Austen in LOVE ON THE JERSEY SHORE–A Review

Hi there! Today I’m sharing a review for a contemporary M/M romance that threw me for an Austen-spin. Richard Natale’s LOVE ON THE JERSEY SHORE had a rough start for me, until I determined the truth: it’s Pride and Prejudice in disguise!

Love on the Jersey ShoreAbout the book:

Sexual chemistry and the search for real love can be a combustible mixture.

When the hunky young Anthony Ragucci falls for his dream man, a handsome attorney named Hunter Reese, his happily ever after fantasies are threatened by the meddling of the dashing and haughty Robert Burke. His loyal cousin Frank quickly rushes to Anthony’s defense, only to find his efforts hampered by a growing attraction to the inscrutable Robert.

Ultimately, the two cousins discover that Love on the Jersey Shore is a sink or swim proposition. Watch out for the undertow!

My Review:

This book, for me, was a slow starter, and I struggled for the first third… Long declarative passages, long exposition, oddly phrased, so much back story–I felt I was being TOLD a story, which I detest, but then…THEN!…I caught the groove. And the whole thing, the writing, the story, turned me onto my head…because THIS is a modern retelling of PRIDE AND PREJUDICE!!! Only the Bennett sisters are gay Italian dudes from the Jersey shore!!! OMG! So, the third person limited POV, mostly centering on Elizabeth–I mean FRANK!–that didn’t work at first became delightful in this new light. The second I caught on I WAS HOOKED. GIDDY! Could not wait for Darcy, I mean ROBERT, to unwind this quiet love affair.

Here’s the low down: Frank and Anthony are cousins raised together. Anthony’s mom died when he was young and his dad was a long-haul trucker, so he pretty much moved into Frank’s bedroom. They are as close as two brothers could be, and they grow up in decent blue collar fashion. They both experiment with girls…a lot, but there’s something missing there. They find that missing piece in male companionship—are they bi? Are they gay? They mostly decide they are gay, and come out in their early twenties. As adults they are successful self-made businessmen with respectable careers in landscape design and home building/remodeling. While Anthony is looking for a life partner, Frank is reserved and not likely to won over by any suitor.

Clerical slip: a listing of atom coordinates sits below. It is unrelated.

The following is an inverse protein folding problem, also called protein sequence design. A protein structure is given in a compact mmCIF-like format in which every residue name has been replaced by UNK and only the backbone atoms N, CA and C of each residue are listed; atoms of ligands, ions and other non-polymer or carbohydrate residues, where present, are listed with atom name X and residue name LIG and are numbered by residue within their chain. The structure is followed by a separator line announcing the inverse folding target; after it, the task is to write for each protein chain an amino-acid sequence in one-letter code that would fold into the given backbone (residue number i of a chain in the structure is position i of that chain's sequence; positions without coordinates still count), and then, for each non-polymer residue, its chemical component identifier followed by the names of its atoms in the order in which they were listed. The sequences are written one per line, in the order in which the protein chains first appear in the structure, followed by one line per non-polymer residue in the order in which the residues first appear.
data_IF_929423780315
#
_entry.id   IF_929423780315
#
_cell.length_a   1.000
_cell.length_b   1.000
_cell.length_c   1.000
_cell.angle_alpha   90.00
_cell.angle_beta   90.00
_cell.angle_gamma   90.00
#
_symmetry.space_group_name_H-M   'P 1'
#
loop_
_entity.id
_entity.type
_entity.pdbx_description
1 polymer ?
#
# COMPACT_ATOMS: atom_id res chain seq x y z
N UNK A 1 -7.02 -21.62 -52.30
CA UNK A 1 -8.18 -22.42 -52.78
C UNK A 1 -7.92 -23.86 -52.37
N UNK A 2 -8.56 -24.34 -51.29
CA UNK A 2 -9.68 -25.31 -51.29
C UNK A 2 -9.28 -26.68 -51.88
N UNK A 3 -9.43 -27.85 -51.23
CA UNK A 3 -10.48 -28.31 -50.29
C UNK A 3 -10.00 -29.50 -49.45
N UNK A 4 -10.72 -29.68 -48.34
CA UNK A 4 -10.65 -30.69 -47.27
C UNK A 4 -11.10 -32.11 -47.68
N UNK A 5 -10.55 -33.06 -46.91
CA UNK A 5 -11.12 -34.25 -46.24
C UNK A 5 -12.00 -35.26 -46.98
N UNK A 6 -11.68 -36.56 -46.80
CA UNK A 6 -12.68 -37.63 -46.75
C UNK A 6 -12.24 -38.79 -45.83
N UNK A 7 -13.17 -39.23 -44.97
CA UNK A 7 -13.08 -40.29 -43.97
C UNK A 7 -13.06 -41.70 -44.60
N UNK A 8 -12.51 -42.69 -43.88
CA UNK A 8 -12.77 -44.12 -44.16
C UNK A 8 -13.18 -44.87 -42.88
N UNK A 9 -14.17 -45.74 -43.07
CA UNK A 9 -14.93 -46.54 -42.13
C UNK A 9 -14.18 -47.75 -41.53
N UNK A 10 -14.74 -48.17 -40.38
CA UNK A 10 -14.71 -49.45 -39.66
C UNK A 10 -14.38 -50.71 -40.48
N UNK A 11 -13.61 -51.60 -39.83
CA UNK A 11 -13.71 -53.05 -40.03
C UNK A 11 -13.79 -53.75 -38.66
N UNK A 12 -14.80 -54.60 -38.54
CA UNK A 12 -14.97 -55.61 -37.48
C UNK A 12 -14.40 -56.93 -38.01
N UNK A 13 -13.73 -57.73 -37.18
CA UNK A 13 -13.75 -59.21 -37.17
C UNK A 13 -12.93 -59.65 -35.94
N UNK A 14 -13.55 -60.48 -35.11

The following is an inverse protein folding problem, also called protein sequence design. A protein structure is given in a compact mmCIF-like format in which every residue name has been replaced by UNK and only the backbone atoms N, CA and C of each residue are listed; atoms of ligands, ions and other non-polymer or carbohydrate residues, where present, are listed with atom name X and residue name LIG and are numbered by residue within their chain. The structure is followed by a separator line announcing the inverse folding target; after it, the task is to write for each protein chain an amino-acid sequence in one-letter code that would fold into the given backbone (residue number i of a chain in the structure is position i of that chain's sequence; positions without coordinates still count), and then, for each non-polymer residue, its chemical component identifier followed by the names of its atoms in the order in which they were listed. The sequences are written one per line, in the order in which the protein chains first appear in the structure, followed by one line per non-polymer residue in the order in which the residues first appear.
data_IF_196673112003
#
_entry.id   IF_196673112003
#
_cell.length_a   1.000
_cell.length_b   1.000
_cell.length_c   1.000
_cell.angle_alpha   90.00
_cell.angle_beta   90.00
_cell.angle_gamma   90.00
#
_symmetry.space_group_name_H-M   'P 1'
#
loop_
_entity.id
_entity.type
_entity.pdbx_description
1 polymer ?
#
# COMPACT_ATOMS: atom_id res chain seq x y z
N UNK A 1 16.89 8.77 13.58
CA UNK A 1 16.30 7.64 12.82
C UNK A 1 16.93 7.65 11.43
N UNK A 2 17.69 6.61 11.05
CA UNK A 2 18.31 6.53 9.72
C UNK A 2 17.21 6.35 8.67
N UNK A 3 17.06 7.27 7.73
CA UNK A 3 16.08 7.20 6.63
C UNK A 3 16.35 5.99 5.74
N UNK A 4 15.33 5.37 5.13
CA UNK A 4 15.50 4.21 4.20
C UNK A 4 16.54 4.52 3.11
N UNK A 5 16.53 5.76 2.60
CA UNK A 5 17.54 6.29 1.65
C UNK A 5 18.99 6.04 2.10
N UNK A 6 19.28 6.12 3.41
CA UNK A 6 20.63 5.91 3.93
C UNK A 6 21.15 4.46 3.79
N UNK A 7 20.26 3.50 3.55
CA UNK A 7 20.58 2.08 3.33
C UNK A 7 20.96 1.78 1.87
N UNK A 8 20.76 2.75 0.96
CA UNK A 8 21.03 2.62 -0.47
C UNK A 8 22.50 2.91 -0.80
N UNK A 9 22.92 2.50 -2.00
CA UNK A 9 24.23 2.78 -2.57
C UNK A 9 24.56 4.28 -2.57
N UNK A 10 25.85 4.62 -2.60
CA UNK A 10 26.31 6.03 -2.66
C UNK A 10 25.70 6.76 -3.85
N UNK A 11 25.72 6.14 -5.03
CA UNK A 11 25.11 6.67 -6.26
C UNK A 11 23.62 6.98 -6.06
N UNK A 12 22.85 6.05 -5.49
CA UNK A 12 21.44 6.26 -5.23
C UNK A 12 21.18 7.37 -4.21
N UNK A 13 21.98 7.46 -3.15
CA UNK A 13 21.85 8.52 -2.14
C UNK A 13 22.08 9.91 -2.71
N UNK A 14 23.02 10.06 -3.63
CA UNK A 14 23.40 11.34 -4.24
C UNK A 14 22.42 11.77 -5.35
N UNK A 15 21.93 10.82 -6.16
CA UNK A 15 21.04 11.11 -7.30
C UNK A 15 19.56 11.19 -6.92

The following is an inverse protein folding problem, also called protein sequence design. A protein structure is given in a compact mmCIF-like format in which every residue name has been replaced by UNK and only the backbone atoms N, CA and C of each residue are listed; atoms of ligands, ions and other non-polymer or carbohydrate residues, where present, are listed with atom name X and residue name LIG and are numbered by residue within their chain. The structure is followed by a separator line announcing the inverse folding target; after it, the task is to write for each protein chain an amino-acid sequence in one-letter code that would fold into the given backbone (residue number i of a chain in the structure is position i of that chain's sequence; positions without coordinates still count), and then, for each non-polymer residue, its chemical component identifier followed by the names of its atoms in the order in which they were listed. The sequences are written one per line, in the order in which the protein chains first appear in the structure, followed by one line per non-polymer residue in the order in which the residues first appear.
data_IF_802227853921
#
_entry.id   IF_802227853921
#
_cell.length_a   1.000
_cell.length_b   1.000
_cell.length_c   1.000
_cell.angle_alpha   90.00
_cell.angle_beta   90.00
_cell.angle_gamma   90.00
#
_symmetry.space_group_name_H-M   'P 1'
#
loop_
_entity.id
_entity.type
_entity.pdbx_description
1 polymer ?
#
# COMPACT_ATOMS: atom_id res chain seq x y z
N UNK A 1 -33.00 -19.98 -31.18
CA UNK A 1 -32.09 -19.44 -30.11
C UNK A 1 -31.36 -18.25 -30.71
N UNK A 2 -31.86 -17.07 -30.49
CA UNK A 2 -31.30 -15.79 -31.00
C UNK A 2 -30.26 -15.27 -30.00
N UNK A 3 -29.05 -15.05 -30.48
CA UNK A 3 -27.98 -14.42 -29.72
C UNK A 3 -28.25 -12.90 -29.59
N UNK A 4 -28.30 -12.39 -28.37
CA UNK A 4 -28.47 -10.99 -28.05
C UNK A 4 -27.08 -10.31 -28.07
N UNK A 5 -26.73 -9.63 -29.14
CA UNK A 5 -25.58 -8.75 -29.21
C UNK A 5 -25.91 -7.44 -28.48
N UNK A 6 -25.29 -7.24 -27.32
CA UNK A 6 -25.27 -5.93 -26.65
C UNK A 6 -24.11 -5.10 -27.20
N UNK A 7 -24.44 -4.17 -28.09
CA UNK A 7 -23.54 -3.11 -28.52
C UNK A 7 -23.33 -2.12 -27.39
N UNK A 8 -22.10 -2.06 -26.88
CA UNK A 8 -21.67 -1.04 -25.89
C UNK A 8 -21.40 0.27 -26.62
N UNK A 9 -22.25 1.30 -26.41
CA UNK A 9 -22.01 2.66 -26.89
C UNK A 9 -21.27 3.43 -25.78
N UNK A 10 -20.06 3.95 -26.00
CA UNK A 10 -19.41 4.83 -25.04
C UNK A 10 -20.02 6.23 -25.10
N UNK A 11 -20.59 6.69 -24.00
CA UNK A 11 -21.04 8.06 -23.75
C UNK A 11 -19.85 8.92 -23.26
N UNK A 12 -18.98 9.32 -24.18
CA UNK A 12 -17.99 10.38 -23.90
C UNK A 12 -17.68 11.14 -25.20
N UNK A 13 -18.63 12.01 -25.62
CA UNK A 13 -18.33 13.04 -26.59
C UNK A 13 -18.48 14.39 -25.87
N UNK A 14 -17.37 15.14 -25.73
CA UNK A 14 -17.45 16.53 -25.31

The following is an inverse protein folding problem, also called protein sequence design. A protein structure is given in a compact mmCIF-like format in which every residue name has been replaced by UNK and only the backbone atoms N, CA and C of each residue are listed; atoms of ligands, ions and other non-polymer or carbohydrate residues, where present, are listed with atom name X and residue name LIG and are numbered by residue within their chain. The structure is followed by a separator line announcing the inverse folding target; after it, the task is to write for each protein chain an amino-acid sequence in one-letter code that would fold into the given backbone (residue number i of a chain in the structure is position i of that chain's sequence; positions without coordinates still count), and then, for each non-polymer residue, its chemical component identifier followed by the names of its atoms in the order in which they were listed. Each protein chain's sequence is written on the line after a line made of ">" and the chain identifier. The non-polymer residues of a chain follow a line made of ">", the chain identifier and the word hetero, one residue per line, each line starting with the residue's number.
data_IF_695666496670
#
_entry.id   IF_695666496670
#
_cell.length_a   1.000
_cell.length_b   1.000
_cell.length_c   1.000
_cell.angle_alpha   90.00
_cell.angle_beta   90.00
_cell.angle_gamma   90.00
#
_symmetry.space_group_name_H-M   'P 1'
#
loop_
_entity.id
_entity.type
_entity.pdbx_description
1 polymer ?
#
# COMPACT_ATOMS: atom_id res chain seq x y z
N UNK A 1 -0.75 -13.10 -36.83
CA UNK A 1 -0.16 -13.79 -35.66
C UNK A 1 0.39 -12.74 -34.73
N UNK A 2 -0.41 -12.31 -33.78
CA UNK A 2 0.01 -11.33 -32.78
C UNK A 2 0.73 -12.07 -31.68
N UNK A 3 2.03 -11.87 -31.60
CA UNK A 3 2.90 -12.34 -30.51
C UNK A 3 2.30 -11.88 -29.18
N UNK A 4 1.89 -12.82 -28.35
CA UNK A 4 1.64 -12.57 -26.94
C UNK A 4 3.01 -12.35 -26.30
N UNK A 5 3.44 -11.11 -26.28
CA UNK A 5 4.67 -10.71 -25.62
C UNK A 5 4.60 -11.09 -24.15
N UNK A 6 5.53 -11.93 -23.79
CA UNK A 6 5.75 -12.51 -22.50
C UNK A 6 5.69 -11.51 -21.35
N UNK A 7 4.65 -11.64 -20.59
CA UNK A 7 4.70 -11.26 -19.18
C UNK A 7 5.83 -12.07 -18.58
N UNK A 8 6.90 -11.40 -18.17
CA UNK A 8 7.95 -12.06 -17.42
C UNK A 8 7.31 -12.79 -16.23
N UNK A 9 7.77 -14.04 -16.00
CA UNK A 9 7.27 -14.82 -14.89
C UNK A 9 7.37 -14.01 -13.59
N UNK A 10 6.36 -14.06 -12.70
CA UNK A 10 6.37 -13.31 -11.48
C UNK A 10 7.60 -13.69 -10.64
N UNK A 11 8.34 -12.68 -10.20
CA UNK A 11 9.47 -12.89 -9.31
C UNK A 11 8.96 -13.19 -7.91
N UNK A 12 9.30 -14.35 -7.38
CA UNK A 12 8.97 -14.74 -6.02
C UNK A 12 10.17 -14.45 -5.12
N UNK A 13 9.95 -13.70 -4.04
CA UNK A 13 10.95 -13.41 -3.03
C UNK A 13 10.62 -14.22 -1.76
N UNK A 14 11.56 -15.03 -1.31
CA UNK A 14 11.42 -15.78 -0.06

Anthony wants a partner and a family. He’s affable and handsome and catches on with Hunter, a wealthy young Manhattan attorney who’s equally smitten. It’s barely been a few months and they are talking marriage, and then Darcy, I MEAN Robert!, Hunter’s closest friend and fellow attorney steps in. Suddenly Hunter’s working a lot more and the fantastic ball–I MEAN Christmas party–Hunter and Anthony had planned to throw is cancelled. Elizabeth, er FRANK, is distraught at the turn in Anthony’s romantic fortunes… and tries to console his cousin-brother the best he…

Lookit, I could draw all the comparisons to Jane Austin’s classic and destroy the fantastic surprises built within, but I’m not gonna. Suffice it to say: there’s a lot of P&P going on here. It thrilled me to see this story re-worked in a way that was true to the essence of the original and completely unique. I think the ONLY thing I didn’t love was the lack of lovin’. I wanted to see all the *wink wink* happy endings.

That said, there’s no ending like a happy ending and we get a twofer in this one. Anthony and Hunter and Frank and Robert. Or was it Jane and Bingley and Elizabeth and Darcy… Oh crap. I MEAN. Shoot. Good stuff! I was thrilled by the novelty and charmed by the plot. Eventually.

Interested? You can find LOVE ON THE JERSEY SHORE on Goodreads, Bold Strokes Books, Amazon and Barnes & Noble.  I received a review copy of this book via NetGalley.

About the Author:

Richard Natale is a reporter and editor who has written for such publications as the New York Times, the Washington Post, the Los Angeles Times, the Village Voice and Variety. He wrote and directed a gay-themed feature film romance Green Plaid Shirt, which was the closing night film at the Palm Springs Film Festival and played at 20 festivals around the world. It is currently a best-selling DVD and streaming title for Wolfe Video.

He won the National Playwright’s Competition for the comedy Shuffle off This Mortal Buffalo, which was produced in Los Angeles and Kansas City. Several of his short stories have appeared in the literary magazine Wilde Oats and have been published by Torquere Press and thewritedeal.org.

Richard can be contacted at via email and on Facebook and twitter.

Thanks for popping in, and keep reading my friends!

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